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CAFT Safety

Stay Protected from CAFT Cyber Attacks


With the increase of sophisticated phishing scams within the financial industry, it is important that all members are cyber aware of threats and the actions these bad actors use to gain access to your critical information using the CAFT payment system.

What is CAFT?

Customer Automated Funds Transfer (CAFT) is a web-based
solution that allows a business to manage payments. CAFT
is compatible with most accounting software and provides
the option to enter data manually online. 



With CAFT businesses can: 
  • Initiate direct deposits, such as payroll or accounts payable

  • Collect payments such as loans, accounts receivable, strata/condo fees, donations, and club fees/dues         

                                                                         

What do I need to know?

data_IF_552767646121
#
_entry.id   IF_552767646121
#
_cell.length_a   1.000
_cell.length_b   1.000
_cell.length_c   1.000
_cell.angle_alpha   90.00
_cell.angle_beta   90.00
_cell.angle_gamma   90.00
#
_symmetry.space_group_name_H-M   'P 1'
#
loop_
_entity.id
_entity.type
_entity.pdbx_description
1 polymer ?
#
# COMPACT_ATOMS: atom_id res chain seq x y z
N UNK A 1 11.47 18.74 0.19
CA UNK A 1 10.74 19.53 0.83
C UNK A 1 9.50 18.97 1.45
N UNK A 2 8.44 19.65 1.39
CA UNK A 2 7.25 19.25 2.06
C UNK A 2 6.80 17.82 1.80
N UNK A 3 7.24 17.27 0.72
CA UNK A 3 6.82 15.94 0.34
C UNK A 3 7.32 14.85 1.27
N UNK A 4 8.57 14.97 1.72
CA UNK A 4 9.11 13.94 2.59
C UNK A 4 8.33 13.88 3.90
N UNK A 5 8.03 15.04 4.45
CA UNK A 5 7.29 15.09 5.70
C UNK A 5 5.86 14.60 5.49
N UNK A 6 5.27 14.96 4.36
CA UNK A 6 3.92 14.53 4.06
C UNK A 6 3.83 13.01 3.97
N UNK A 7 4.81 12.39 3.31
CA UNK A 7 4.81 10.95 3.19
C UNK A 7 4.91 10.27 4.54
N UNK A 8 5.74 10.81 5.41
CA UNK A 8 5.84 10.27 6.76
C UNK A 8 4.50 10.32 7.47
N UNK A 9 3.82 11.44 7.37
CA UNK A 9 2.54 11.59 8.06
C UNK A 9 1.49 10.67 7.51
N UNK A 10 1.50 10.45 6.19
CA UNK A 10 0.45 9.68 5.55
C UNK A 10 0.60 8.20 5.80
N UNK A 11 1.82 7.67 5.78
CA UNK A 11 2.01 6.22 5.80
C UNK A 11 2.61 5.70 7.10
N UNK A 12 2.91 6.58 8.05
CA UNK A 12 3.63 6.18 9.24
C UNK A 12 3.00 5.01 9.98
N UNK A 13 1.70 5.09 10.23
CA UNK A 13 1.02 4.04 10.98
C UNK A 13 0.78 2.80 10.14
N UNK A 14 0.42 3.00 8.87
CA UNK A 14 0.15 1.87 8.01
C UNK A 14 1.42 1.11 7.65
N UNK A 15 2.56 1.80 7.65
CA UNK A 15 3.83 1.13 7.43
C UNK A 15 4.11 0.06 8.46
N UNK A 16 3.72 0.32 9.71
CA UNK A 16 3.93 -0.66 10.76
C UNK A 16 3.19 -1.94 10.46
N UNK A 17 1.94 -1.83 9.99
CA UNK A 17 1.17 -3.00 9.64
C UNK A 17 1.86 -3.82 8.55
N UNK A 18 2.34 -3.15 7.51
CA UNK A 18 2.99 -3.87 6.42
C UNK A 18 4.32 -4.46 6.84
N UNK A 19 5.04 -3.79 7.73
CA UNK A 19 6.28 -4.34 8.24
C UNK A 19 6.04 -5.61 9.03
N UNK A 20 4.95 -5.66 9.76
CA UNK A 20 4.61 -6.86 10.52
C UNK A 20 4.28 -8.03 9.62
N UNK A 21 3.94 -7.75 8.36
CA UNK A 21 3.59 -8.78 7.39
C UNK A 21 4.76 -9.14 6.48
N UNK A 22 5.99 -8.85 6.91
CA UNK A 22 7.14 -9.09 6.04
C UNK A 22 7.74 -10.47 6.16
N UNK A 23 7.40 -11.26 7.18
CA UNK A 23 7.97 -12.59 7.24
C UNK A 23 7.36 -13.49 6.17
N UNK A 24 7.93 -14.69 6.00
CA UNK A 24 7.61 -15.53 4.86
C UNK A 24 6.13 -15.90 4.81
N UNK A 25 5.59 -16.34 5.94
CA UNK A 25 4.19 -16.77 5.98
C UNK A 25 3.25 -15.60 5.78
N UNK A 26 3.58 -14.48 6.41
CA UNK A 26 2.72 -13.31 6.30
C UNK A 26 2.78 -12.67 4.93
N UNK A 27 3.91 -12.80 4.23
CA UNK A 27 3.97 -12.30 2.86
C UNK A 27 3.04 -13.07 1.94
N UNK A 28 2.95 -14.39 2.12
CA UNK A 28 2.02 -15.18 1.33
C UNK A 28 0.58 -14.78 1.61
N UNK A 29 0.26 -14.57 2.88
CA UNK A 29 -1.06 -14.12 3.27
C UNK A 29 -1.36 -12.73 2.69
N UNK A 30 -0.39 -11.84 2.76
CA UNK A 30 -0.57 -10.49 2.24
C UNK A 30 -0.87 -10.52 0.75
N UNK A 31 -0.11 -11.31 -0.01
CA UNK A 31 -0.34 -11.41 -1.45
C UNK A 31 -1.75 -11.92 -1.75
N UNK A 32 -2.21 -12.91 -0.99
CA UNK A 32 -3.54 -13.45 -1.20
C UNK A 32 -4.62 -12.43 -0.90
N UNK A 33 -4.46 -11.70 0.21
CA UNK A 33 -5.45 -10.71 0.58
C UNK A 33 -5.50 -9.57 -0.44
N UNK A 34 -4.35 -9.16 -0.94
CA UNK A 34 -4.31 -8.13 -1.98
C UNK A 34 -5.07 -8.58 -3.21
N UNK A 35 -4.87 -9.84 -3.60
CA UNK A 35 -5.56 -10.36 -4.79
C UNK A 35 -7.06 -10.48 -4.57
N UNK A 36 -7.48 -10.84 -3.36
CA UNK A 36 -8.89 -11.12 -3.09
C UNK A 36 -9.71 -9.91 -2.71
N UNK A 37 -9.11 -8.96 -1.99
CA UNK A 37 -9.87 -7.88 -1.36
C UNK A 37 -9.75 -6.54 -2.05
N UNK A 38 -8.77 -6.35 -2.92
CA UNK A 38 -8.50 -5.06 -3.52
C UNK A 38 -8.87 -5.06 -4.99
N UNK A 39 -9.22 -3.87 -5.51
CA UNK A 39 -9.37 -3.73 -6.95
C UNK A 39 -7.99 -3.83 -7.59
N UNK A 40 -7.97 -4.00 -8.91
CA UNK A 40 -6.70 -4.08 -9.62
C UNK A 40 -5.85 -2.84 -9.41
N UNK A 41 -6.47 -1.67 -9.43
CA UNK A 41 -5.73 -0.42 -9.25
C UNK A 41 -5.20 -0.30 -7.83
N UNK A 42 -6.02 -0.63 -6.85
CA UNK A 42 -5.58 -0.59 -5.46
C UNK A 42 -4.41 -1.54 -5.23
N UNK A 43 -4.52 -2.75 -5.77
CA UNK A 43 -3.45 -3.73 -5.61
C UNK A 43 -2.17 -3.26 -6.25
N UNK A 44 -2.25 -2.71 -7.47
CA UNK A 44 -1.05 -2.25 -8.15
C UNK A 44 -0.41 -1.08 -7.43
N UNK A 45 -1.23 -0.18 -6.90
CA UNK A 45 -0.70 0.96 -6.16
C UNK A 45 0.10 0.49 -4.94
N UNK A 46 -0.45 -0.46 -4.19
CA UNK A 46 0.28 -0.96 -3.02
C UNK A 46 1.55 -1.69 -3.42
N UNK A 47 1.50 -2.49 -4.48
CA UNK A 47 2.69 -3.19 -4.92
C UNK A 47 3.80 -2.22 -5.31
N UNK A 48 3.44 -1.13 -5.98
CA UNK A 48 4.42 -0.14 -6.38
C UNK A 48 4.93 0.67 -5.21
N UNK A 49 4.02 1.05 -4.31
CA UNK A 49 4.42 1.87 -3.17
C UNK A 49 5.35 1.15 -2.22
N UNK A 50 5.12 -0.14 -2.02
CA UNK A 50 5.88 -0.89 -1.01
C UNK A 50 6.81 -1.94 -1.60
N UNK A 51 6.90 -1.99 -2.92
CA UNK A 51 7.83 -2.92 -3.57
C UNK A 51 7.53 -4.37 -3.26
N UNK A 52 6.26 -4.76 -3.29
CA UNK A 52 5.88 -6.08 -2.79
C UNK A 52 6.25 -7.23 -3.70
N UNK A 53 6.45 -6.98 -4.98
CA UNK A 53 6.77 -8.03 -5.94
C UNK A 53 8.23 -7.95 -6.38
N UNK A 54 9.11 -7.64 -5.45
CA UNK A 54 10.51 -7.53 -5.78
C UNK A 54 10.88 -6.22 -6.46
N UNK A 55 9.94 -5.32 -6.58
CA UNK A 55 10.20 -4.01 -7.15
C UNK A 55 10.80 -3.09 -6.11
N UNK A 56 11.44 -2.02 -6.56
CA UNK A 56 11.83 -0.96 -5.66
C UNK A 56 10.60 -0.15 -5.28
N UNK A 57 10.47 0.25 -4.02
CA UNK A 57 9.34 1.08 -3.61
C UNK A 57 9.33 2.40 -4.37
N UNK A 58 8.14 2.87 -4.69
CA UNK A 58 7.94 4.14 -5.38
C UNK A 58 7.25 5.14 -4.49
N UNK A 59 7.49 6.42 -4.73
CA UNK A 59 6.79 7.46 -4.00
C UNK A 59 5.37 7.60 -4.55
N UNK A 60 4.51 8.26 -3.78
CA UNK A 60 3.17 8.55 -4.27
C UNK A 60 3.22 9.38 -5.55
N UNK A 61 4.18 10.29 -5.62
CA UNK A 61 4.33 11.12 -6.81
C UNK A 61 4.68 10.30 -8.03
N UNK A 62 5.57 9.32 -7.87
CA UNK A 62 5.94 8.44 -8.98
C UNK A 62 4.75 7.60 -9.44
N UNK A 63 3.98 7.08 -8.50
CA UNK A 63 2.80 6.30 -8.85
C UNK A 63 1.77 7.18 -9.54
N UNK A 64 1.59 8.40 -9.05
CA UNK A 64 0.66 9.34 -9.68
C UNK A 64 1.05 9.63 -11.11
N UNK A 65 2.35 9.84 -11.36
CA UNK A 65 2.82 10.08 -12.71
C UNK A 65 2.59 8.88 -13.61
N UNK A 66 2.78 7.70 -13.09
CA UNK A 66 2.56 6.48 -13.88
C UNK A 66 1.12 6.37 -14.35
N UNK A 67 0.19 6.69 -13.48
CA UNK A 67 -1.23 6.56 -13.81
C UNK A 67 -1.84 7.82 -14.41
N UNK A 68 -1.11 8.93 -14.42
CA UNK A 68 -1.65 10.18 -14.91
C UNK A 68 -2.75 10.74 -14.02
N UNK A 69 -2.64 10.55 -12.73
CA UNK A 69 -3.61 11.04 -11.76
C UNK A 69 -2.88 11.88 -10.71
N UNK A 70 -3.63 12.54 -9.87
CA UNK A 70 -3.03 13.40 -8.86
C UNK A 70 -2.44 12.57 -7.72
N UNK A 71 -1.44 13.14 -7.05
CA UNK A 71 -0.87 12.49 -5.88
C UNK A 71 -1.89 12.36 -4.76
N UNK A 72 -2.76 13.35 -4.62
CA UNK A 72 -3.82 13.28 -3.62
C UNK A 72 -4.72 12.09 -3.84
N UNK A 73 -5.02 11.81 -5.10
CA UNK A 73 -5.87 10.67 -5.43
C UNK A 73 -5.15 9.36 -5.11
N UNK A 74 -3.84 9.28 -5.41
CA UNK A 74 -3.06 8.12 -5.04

CAFT is a web-based application, therefore accounts could be exposed to cyber fraud if the business or employee's computer system becomes compromised. 




If you notice unusual activity: 
  • Check the CAFT Activity Log and History File information. 

  • Contact Access Credit Union.

  • Change your CAFT password immediately.

  • If you have been compromised, follow the security

    procedures of your company.        

                                                                             


As a CAFT user, you are responsible for:

  1. Protecting your passwords and User IDs.
  2. Managing your CAFT transactions.
  3. Verifying file totals prior to file processing.
  4. Releasing files in a timely manner.
  5. Reviewing CAFT email notifications upon receipt.
  6. Reviewing your Activity Log.
     
  1. Reviewing your History File.
  2. Verifying all NAFT reports.
  3. Verifying account settlement to the settlement register (AFTR0010).
  4. Contacting us about any changes to Originator information.
  5. Immediately notifying us of any unusual activity.




What can I do to protect myself?

Users can prevent transaction processing due to key error, theft or fraud by: